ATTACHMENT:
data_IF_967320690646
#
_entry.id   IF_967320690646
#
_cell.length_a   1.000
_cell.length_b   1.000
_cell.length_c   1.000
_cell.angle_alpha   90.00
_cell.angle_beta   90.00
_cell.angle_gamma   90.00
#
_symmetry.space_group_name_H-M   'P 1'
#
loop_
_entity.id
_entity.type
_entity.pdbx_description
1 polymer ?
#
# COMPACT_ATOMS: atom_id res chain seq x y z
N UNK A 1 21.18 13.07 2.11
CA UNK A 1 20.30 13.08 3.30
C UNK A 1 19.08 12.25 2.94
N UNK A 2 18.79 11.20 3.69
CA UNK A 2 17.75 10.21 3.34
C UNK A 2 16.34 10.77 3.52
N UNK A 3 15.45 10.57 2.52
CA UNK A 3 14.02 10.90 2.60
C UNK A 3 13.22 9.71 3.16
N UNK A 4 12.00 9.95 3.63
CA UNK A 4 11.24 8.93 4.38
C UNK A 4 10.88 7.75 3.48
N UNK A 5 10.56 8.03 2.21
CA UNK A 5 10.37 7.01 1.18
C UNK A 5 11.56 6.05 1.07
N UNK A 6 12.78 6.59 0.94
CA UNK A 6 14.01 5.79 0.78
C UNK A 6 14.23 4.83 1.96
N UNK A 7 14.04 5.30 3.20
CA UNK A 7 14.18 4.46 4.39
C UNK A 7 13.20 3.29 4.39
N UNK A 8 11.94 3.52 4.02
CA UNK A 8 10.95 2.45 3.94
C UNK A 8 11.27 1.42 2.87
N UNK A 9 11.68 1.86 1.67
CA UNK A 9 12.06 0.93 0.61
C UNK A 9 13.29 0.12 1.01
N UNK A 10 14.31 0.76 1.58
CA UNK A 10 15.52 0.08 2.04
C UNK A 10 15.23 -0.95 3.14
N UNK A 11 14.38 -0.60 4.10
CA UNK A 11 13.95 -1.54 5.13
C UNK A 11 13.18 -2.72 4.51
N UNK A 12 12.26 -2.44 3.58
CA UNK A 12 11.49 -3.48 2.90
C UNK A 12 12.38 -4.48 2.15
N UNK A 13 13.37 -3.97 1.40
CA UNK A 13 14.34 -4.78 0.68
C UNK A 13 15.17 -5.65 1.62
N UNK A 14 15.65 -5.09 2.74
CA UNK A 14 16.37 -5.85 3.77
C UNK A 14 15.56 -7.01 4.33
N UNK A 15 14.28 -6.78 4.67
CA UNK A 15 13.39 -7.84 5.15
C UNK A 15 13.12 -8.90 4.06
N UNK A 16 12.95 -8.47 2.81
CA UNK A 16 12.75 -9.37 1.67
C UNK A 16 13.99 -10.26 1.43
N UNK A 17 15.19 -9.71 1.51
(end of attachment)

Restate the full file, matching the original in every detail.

data_IF_967320690646
#
_entry.id   IF_967320690646
#
_cell.length_a   1.000
_cell.length_b   1.000
_cell.length_c   1.000
_cell.angle_alpha   90.00
_cell.angle_beta   90.00
_cell.angle_gamma   90.00
#
_symmetry.space_group_name_H-M   'P 1'
#
loop_
_entity.id
_entity.type
_entity.pdbx_description
1 polymer ?
#
# COMPACT_ATOMS: atom_id res chain seq x y z
N UNK A 1 21.18 13.07 2.11
CA UNK A 1 20.30 13.08 3.30
C UNK A 1 19.08 12.25 2.94
N UNK A 2 18.79 11.20 3.69
CA UNK A 2 17.75 10.21 3.34
C UNK A 2 16.34 10.77 3.52
N UNK A 3 15.45 10.57 2.52
CA UNK A 3 14.02 10.90 2.60
C UNK A 3 13.22 9.71 3.16
N UNK A 4 12.00 9.95 3.63
CA UNK A 4 11.24 8.93 4.38
C UNK A 4 10.88 7.75 3.48
N UNK A 5 10.56 8.03 2.21
CA UNK A 5 10.37 7.01 1.18
C UNK A 5 11.56 6.05 1.07
N UNK A 6 12.78 6.59 0.94
CA UNK A 6 14.01 5.79 0.78
C UNK A 6 14.23 4.83 1.96
N UNK A 7 14.04 5.30 3.20
CA UNK A 7 14.18 4.46 4.39
C UNK A 7 13.20 3.29 4.39
N UNK A 8 11.94 3.52 4.02
CA UNK A 8 10.95 2.45 3.94
C UNK A 8 11.27 1.42 2.87
N UNK A 9 11.68 1.86 1.67
CA UNK A 9 12.06 0.93 0.61
C UNK A 9 13.29 0.12 1.01
N UNK A 10 14.31 0.76 1.58
CA UNK A 10 15.52 0.08 2.04
C UNK A 10 15.23 -0.95 3.14
N UNK A 11 14.38 -0.60 4.10
CA UNK A 11 13.95 -1.54 5.13
C UNK A 11 13.18 -2.72 4.51
N UNK A 12 12.26 -2.44 3.58
CA UNK A 12 11.49 -3.48 2.90
C UNK A 12 12.38 -4.48 2.15
N UNK A 13 13.37 -3.97 1.40
CA UNK A 13 14.34 -4.78 0.68
C UNK A 13 15.17 -5.65 1.62
N UNK A 14 15.65 -5.09 2.74
CA UNK A 14 16.37 -5.85 3.77
C UNK A 14 15.56 -7.01 4.33
N UNK A 15 14.28 -6.78 4.67
CA UNK A 15 13.39 -7.84 5.15
C UNK A 15 13.12 -8.90 4.06
N UNK A 16 12.95 -8.47 2.81
CA UNK A 16 12.75 -9.37 1.67
C UNK A 16 13.99 -10.26 1.43
N UNK A 17 15.19 -9.71 1.51